- Sites that need stringent security standards such as government-based and compliance-heavy sectors.
Use Cases of MySQL
Airbnb, NASA, YouTube, Netflix, Pinterest, Drupal, Joomla, and other notable enterprises use MySQL. Here are a few of the most common MySQL use cases:
- Wikipedia: Wikipedia, a free web encyclopedia runs on MySQL to keep up with the rising user base. MySQL keeps the page up to date, handles content and visitors, and allows for thousands of additions and modifications.
- Twitter: T-bird is being used by Twitter to shift away from temporal sharding for tweet storage and toward a more distributed technique. T-bird is based on Gizzard, which employs MySQL.
Frequently Asked Questions (FAQs)
Is MongoDB easier than MySQL?
MongoDB’s schemaless nature makes it simple to create and upgrade applications over time, without the need for difficult and costly schema migration processes as you would with a relational database.
In comparison to MySQL, there will be a significant performance increase.
MySQL, on the other hand, has a larger online community since it has been around longer. Hence, it will be easier to debug your code or get answers easily.
Should I Use MySQL or MongoDB?
Use MySQL when:
- You have structured data and need a traditional relational database.
- You’re just getting started and don’t expect your database to grow much,
- Data security is a high priority.
Use MongoDB when:
- Your data is unstructured and dynamic, or if you can’t pre-define your schema.
- You want high data availability with automated, quick, and immediate data recovery.
- You plan to scale up in the future. MongoDB includes a built-in sharding option.
Can I Set Up a MongoDB MySQL Integration?
There are many ways of loading data from MongoDB to MySQL. You can use a manual ETL Process to Set Up MongoDB MySQL Integration using the Mongoexport tool.
In addition, you can use an automated Data Pipeline platform like Hevo that can move your data between MongoDB and MySQL very quickly without writing a single line of code. It is simple, hassle-free, and reliable.
Find out more about Connecting MongoDB to MySQL using two 2 Easy Methods.
We hope that the comparison of MongoDB vs MySQL has given you a good understanding of the two Database Management Systems.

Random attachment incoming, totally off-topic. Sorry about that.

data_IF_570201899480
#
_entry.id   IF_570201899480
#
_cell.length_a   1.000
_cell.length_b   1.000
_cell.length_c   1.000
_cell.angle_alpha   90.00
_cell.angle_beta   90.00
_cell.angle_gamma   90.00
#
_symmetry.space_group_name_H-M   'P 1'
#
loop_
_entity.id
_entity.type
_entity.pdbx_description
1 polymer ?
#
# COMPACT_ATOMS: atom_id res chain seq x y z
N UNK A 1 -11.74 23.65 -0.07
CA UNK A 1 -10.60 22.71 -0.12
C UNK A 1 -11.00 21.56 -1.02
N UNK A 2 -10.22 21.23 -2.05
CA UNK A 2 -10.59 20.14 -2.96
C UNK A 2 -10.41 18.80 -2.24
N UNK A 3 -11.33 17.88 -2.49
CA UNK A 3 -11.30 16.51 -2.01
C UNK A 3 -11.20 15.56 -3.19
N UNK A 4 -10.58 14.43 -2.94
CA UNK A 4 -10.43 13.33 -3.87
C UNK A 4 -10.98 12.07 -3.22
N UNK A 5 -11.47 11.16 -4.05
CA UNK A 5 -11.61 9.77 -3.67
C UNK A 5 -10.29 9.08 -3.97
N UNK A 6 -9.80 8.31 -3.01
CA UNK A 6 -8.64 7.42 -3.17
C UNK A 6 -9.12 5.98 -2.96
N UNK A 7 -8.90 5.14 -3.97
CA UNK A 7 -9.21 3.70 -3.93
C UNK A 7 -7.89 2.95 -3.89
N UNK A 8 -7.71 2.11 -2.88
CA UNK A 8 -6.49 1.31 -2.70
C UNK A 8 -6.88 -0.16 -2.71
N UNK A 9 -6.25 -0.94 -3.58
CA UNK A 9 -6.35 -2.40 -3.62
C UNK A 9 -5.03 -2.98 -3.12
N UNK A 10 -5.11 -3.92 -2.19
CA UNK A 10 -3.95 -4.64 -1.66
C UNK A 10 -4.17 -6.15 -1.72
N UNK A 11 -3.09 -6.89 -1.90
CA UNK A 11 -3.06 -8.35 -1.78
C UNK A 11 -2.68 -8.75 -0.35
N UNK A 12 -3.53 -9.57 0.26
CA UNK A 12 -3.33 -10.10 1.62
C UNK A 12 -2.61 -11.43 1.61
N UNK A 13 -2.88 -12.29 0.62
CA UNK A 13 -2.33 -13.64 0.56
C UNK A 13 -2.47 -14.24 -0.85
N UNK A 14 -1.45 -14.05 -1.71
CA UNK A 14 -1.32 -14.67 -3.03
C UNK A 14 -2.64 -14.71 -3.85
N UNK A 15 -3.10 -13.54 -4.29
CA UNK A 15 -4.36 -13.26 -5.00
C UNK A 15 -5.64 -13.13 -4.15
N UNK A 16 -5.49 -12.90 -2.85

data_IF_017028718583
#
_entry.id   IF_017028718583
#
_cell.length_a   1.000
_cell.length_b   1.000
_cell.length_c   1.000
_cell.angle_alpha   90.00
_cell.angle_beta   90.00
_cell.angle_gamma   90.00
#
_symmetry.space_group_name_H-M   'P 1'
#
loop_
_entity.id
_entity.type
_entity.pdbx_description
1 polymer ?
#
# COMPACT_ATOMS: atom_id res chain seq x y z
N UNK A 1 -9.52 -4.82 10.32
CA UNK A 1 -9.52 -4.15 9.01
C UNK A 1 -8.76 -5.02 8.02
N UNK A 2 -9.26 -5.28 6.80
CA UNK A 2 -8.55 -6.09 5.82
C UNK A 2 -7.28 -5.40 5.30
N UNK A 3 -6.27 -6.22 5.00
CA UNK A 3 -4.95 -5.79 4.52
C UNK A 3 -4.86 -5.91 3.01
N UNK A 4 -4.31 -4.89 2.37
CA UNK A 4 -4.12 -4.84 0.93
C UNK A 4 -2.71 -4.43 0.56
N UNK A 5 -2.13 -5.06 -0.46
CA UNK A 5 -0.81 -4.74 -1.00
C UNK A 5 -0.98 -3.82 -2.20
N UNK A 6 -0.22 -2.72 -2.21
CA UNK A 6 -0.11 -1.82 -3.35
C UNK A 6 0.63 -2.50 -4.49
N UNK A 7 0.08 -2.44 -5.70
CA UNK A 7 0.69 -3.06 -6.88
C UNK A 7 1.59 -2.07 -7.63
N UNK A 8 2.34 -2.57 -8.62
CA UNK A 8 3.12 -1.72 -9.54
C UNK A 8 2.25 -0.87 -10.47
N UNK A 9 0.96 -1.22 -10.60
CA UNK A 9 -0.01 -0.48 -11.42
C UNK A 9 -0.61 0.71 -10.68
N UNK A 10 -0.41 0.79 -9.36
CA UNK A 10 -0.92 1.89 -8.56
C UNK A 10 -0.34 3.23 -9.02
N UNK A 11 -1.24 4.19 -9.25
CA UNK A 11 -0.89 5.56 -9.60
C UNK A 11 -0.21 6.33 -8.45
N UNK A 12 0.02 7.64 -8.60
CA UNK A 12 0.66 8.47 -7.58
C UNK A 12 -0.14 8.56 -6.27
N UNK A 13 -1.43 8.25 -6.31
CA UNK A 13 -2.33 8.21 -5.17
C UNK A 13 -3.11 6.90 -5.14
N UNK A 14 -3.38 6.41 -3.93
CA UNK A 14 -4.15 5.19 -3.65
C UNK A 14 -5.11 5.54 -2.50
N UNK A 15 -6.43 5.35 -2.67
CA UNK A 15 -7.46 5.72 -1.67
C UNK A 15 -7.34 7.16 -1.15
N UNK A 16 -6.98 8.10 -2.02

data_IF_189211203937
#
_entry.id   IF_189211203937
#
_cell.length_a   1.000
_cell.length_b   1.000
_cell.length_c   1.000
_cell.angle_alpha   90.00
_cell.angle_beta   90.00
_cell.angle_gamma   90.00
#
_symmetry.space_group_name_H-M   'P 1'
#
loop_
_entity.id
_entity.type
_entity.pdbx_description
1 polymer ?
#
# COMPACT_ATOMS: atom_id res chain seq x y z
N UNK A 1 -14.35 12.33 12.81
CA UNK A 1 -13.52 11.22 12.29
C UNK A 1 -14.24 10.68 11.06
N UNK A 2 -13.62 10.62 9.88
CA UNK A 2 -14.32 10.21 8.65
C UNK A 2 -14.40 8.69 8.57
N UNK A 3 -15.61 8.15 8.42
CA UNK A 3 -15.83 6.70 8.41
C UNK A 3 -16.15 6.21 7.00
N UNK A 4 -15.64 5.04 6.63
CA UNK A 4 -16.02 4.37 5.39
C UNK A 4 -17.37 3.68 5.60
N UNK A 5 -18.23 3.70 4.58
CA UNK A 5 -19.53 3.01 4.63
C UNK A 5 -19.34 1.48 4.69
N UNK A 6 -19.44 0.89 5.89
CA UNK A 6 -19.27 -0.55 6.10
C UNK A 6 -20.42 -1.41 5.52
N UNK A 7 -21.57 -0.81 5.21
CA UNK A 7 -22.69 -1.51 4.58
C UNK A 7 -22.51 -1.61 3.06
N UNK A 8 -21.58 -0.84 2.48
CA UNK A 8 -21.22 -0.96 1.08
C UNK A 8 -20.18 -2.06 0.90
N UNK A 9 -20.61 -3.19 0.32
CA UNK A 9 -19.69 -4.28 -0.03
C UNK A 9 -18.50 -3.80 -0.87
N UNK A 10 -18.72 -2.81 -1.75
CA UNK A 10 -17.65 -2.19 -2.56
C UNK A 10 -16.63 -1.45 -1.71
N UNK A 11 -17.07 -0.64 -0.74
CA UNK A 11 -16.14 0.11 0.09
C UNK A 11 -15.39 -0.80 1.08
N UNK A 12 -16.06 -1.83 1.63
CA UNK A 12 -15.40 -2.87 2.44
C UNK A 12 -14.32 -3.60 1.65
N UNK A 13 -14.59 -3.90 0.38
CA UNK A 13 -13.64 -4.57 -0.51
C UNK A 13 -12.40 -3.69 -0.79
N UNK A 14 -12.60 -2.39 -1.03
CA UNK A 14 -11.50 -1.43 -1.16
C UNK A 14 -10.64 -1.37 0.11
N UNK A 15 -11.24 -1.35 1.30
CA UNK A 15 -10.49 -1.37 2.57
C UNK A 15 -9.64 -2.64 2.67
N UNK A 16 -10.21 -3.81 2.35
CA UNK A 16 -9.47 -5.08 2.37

Both MongoDB and MySQL are great in their own way. While it may seem that MongoDB Databases save a lot of time in Database definition initially in the development process, the fact remains that a well-defined Database schema with MySQL can give a sizable performance advantage in some cases.
Eventually, MySQL is used in specific scenarios (fixed schema constraints).
MongoDB is used if your application deals largely with Objects and if your requirement is schema flexibility.
Also, you can split the responsibilities between MySQL and MongoDB giving you the freedom to exploit both of their features in a hybrid format.
Whether you select one or choose a hybrid combination of the two Databases, the success of your application will depend on having access to data transfer tools that can work between these systems and external data sources.
Having a No-code Data Pipeline like Hevo can help you integrate data from MongoDB & MySQL and load them into a Data Warehouse of your choice.
Thus, making data migration hassle-free and seamless.
Want to take Hevo for a spin?
Sign Up for a 14-day free trial and experience the feature-rich Hevo suite first hand. Check out the pricing details here.
Now that you are aware of the differences between MongoDB and MySQL and also have an understanding of why how data replication can help, can read these blogs on replicating data from both the databases:
Do let us know your thoughts about this blog and if you know any other differences in the comments 😊